Neighbors’ objections to plans to reopen a long-defunct restaurant in a Montauk motel has sparked a tit-for-tat face-off between the hotel owners and a neighbor who has spearheaded the legal challenge.
The East Hampton Town Zoning Board of Appeals spent four hours earlier this month hearing a litany of back-and-forth arguments of two contrasting appeals from attorneys and property owners in the Montauk Beach section of Montauk, off Old Montauk Highway.
The motel owner, former town supervisor and current Suffolk County Legislator Jay Schneiderman, has asked to be able to reestablish a 60-seat restaurant that has been closed since the early 1970s in the motel his family owns. The town issued him a building permit last spring.
The determination of the town building department, that the restaurant was existing and could be reopened because the space where the former restaurant was remained and was noted in a certificate of occupancy in 2005, was challenged by a neighbor of the motel, Jane Concannon. The challenge claims that the use of the restaurant had long ago been abandoned and that town codes amended in the 1980s required that creating a restaurant in a motel be made a special permit.
In a seemingly related turn-about, Mr. Schneiderman and his sister, Helen Ficalora, filed a matching appeal of a building inspector’s determination, over building permits issued to Ms. Concannon’s son, Chris Concannon, on a neighboring property. That permit granted permission for the renovation and expansion of a house that, Mr. Schneiderman’s appeal claims, was razed and rebuilt to dimensions that exceeded what should have been allowed under town codes.
At the marathon hearing before the ZBA on December 1, both sides traded barbs and claims that the other’s appeals were long past the allowed window for such challenges of permit issuances, and misapplied regardless.
“Existence has no special meaning here,” attorney David Eagan, who represents the Concannons, said. “The restaurant has not operated since the early 1970s. It has not existed since then.”
If the ZBA were to side with Mr. Eagan, Mr. Schneiderman would have to go to the town Planning Board to apply for a new permit for the restaurant.
Mr. Schneiderman’s attorneys, Richard Whalen and Anthony Pasca, countered that the Concannons’ appeal should not even be considered by the ZBA because the certificate of occupancy was issued in 2005 and Ms. Concannon had acknowledged a building permit on the property to reconstruct a deck in 2010. That permit described the property as a “motel, restaurant and resort”—proof Mr. Pasca said that Ms. Concannon could have been aware of the restaurant and had chosen not to raise issue with it.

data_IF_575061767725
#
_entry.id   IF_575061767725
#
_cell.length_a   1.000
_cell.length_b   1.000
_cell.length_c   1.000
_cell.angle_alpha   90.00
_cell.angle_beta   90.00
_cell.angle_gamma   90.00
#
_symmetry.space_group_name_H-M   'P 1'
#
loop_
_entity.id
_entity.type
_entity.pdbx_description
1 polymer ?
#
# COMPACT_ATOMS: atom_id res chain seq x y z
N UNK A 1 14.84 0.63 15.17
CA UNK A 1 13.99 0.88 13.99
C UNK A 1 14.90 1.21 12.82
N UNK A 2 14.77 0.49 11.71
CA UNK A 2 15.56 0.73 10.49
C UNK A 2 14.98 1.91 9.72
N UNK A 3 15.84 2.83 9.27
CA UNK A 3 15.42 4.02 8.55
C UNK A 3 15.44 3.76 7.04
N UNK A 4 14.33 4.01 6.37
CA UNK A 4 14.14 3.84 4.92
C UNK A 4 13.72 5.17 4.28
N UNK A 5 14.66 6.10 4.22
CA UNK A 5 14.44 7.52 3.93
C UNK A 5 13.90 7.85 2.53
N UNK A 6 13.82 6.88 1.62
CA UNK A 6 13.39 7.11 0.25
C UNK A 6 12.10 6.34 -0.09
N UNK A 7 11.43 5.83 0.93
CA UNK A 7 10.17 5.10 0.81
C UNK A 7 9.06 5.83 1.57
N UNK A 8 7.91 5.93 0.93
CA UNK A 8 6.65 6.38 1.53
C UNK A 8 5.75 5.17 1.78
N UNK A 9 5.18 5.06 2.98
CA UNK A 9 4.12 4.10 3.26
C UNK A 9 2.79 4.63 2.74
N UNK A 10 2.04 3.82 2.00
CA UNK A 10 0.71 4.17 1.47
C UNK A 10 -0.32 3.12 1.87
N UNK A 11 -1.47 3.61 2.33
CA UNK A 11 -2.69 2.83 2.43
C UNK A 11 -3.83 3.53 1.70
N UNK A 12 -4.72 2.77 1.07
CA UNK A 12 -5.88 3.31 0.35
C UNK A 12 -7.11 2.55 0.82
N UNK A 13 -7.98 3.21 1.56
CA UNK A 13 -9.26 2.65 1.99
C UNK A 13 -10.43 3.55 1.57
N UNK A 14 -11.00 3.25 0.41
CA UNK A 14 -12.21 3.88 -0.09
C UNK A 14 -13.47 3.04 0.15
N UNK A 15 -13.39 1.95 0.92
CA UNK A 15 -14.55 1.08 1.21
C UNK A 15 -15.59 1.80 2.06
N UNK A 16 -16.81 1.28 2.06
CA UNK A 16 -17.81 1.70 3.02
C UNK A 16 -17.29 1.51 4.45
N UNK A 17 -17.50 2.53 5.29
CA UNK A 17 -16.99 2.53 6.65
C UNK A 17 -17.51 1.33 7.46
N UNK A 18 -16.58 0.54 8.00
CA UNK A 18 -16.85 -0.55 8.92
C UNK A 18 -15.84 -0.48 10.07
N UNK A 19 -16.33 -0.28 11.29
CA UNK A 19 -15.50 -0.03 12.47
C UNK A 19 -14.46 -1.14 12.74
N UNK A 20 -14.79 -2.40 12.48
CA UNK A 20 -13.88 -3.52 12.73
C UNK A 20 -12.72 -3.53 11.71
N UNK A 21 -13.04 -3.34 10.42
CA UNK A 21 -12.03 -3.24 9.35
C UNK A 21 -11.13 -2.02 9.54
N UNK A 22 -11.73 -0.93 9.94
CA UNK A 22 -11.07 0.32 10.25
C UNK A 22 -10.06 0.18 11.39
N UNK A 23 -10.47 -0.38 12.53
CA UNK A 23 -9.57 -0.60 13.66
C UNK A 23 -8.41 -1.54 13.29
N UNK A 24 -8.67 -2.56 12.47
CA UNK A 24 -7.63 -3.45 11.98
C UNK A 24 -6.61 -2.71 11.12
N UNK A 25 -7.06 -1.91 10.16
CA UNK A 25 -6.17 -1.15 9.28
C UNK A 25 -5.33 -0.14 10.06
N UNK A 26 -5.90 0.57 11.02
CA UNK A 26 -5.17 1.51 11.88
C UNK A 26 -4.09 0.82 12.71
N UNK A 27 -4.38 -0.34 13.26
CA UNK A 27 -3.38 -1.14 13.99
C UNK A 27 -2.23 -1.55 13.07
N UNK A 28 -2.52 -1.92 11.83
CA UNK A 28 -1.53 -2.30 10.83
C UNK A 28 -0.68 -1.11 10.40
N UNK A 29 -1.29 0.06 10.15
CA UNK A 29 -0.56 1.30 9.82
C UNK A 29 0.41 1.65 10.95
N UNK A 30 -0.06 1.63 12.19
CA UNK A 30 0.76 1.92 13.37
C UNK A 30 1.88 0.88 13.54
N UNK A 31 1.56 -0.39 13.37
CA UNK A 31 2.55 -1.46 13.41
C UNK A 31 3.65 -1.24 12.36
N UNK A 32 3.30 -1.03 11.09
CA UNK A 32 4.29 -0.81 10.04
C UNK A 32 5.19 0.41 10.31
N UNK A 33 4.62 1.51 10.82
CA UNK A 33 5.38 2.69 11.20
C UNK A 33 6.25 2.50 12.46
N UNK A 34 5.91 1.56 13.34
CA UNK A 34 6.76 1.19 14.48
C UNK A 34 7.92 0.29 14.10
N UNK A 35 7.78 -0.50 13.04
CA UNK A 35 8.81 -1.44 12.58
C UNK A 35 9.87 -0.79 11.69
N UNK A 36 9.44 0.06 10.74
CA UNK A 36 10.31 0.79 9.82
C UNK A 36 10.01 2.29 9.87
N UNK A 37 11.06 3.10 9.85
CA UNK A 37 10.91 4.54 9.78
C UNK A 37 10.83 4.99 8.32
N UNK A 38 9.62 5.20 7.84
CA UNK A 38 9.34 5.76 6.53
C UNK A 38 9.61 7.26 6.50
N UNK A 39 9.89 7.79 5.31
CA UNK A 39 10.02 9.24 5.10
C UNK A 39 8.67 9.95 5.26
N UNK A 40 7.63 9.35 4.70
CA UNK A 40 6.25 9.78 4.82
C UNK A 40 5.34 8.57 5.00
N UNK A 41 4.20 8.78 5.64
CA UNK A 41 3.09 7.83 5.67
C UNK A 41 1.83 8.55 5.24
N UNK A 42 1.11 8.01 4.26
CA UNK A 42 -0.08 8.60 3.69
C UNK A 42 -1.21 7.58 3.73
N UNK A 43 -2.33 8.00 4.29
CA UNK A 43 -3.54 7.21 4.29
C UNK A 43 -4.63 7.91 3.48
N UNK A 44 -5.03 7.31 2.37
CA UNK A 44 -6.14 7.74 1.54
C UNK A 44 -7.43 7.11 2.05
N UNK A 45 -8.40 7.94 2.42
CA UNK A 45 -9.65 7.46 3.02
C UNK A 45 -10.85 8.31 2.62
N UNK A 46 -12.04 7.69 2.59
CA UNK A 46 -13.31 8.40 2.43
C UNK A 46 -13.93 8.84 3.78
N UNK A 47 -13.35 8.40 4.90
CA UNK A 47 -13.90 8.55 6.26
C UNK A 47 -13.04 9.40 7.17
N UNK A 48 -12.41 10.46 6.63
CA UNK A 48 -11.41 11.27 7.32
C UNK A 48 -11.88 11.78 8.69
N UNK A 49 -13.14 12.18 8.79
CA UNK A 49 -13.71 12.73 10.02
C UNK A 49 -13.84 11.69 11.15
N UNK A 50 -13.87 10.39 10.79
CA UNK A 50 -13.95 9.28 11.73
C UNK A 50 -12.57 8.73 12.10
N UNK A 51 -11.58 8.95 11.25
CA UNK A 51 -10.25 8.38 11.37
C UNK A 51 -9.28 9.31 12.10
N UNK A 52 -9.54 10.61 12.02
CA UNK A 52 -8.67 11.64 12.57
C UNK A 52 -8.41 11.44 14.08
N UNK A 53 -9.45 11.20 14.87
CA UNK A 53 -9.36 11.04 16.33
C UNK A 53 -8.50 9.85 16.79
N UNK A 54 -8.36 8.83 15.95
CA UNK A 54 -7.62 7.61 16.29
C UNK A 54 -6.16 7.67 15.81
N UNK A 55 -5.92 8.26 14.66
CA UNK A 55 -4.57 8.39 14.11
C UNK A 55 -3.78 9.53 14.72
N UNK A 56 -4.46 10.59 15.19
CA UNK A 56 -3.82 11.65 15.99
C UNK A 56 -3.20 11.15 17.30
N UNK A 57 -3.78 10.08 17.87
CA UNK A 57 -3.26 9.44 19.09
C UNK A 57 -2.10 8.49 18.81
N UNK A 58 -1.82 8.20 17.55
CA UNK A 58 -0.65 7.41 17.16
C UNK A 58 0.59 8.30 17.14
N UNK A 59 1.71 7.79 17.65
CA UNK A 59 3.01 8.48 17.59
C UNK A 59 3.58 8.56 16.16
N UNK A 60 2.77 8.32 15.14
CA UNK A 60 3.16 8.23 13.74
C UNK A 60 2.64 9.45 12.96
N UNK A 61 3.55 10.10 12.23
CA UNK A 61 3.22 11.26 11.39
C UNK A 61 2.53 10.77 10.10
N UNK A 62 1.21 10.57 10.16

Regardless of the timeliness of the challenge, Mr. Whelan argued, the CO for the motel, including the restaurant, was issued in 2005—the year Mr. Schneiderman moved from the town supervisors office to the County Legislature—after an inspection by building inspectors showed the former restaurant space and commercial kitchen to be intact as when it had operated.
“The space was still there, the equipment was still there, the kitchen was still furnished,” Mr. Whalen said. “Three levels of government have confronted this question.”
Several neighbors of the Breakers also testified that the restaurant had not operated and appealed to the ZBA to not allow a new restaurant to open in the space, for fear it would quickly become another bustling night spot of the sort that have sparked torrents of outrage from Montauk residents over the noise from summer revelry in recent summers.
“We’re not saying don’t give Jay his restaurant. We’re just saying apply the rules to Jay like anyone else,” Chris Concannon said. “Make him go to the Planning Board and explain how his restaurant is going to operate.”